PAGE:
No, the piezo heads do in fact open up - it just take lots of use to see this happen. I've seen this again and again over the years. For many high volume shops it requires re-profiling all their papers more than once per year, if there isn't a linearization option.
No, they really don't. The Thin Film and the crystals do not physically become larger or more open as a result of wear and tear. Each head is characterised at the factory and a specific data set is input to the printer that associates with that head to ensure that the electrical interaction with the crystals provides the correct amount of ink fire (with genuine inks). If the head is changed, the data set is changed. Over time, wear and tear will impact this, but linearisation or driver or firmware (or both) level calibration has been possible since the K3 models.
This is very definitely not the heads "opening up".
As to lots of use - I have clients who end of life machines in 6-12 months. They can't be used any more than that.
Exactly. Linearization is a form of calibration, so: Profile once, calibrate (linearize) often. It's *really* nice when the printer can perform the re-linearization itself using on board sensors. I'm just trying to give credit to HP and Canon for doing that first. It really makes a difference.
Yes, Linearisation is a form of calibration, but it is not reprofiling. HP and Canon did do it first, because they had to (and kudos to them for doing it, no doubt). It's a pity that HP doesn't use an ISO standard in the backing colour but I expect that may change. I haven't heard any first hand reports on how well they cope varying between media with OB and those without, but I presume it's quite functional.
While I don't know what their volume is like, I suspect they are more towards quality then quantity. And they probably switch to the lastest generation printer every time they come out. I have clients with 10 44" printers that are kept running all day long - sometimes during multiple 8 hours shifts for 4-5 years on end. That's high volume!
None of the printers (from any manufacturer) can run 16 hours a day, 5 days a week, for 4-5 years without massively exceeding their expected end-of-life levels. Anyone who is doing that much work, should easily be factoring in replacement units (possibly for free, based on an ink burn contract) into the cost of business - with so much volume, it's tiny.
That said, all of the big three make printers that will work beyond their rated life and mostly just need counters reset and some decent maintenance to keep them clean and functioning. But I really just want to clarify that it's not a case of "opening up" as you describe it in the heads. That's just not what happens.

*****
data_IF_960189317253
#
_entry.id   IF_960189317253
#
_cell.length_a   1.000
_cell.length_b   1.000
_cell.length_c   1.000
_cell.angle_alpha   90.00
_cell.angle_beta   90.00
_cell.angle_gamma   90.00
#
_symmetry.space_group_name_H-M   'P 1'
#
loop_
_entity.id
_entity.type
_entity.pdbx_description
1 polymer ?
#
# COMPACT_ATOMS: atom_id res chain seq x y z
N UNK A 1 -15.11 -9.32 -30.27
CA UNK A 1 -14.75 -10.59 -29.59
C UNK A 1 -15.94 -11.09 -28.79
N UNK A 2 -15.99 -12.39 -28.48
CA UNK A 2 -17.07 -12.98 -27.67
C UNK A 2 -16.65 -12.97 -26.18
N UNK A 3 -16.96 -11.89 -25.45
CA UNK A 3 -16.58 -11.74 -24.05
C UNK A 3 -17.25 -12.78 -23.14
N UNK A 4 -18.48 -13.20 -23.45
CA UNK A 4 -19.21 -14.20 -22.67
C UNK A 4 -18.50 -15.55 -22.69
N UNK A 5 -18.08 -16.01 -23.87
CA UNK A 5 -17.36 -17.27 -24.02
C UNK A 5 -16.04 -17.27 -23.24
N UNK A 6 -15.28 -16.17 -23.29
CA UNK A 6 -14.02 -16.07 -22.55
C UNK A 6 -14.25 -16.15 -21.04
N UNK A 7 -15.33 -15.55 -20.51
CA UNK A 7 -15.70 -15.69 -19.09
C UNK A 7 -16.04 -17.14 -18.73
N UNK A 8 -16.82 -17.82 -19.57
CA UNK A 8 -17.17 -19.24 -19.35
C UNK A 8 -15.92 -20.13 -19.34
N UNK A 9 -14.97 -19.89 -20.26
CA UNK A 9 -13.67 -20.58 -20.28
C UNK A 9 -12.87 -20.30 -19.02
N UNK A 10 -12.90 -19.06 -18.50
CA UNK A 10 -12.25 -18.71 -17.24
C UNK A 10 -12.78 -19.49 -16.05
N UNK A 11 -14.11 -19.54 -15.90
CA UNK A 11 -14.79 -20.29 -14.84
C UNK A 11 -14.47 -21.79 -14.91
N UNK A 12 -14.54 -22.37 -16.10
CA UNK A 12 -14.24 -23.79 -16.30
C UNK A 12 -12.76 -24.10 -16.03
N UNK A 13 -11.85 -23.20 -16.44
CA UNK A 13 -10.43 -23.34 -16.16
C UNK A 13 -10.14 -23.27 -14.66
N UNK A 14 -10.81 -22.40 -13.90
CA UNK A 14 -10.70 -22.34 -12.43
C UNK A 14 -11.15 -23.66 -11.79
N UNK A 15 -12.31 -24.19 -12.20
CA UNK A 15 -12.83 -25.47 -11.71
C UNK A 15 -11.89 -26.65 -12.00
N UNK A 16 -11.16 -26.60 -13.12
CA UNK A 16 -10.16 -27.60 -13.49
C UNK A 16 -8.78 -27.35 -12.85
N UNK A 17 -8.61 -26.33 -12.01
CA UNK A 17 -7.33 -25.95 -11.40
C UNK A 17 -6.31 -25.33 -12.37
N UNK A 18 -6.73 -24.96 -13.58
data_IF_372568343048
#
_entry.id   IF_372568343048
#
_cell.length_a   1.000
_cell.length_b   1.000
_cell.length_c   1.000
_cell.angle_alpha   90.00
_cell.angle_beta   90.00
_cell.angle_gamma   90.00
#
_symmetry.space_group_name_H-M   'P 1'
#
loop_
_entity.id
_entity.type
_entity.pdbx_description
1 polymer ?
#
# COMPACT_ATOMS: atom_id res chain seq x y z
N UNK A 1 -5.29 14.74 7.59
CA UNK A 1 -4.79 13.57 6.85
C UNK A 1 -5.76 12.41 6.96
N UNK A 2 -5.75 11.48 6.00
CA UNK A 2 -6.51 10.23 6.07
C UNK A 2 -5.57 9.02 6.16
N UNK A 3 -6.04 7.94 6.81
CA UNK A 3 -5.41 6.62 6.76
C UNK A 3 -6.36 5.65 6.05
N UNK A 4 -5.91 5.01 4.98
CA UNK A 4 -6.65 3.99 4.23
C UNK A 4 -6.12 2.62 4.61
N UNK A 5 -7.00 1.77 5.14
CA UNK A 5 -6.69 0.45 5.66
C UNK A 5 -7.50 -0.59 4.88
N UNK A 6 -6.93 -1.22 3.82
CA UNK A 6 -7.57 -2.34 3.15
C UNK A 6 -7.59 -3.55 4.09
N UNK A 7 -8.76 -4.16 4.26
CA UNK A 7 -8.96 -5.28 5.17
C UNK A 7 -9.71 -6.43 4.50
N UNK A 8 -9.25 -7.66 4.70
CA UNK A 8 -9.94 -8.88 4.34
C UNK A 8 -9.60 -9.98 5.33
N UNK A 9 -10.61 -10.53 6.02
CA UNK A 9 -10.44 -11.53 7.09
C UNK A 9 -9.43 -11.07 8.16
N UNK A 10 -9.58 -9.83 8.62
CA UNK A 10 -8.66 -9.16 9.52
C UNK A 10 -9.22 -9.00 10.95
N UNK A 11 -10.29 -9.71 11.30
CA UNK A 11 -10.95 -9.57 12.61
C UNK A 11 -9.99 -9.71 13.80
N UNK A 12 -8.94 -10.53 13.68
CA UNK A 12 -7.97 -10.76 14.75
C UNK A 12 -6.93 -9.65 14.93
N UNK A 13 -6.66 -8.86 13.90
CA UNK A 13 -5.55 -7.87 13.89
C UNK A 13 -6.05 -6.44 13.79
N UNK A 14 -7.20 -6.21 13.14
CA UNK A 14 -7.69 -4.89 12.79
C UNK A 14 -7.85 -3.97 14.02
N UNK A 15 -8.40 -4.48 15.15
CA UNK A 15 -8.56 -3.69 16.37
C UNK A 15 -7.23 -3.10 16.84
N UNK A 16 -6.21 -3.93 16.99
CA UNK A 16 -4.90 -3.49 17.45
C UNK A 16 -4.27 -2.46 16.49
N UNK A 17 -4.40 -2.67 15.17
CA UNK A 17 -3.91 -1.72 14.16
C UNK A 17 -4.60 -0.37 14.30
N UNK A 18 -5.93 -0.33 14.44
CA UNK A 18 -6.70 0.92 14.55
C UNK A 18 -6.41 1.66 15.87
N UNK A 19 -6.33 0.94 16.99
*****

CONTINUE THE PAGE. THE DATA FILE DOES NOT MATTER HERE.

which, when coupled with regular linearization can actually lead to greater consistency over their lifespan in comparison to piezo heads that go unchecked without re-linearization.
No one who needs colour accuracy fails to linearise their machines on a regular basis. Most proofers are doing daily checks at a minimum, some each print run and some every job, to validate the colour accuracy of the proofs being created. Photographers are fast learning to check regularly. There's no one with any real experience who lets their printers go unchecked and anyone using a RIP and a spectro already has all the equipment needed to do this and frankly, better than the onboard solution for HP or Canon and in many cases than the built in Epson. Sure, it's manual, not automated, and that's clearly the reason Epson added their spectro option for those proof makers who want to automate it or get print by print validation for things like FOGRA.
For proofers, consistency has to be perfect, every time. If it's not, it can cost them a fortune. Epson owns the proofing market, and there's a reason for it.
So they both have advantages and thus appeal to different market segments. It's just not fair to say that one is better than another - we have to look at the whole printing system.
I totally agree with this. This is a photography site, but photo is smaller than the other market segments when it comes to print volumes and printers in use and so forth, so sometimes we don't see the big picture (no pun intended). I think your last sentence about the whole printing system is the key summary.
I really only joined into this thread to comment on your description of peizo heads opening up. They just don't do that, it's not an accurate description and if someone has told you that they've explained it to you poorly. You're right, of course, that over time they wear but the degree and rate are both very small within the expected life of the printer and both are easily compensated during normal linearisation (which for those who care about colour accuracy is as common place as calibrating monitors).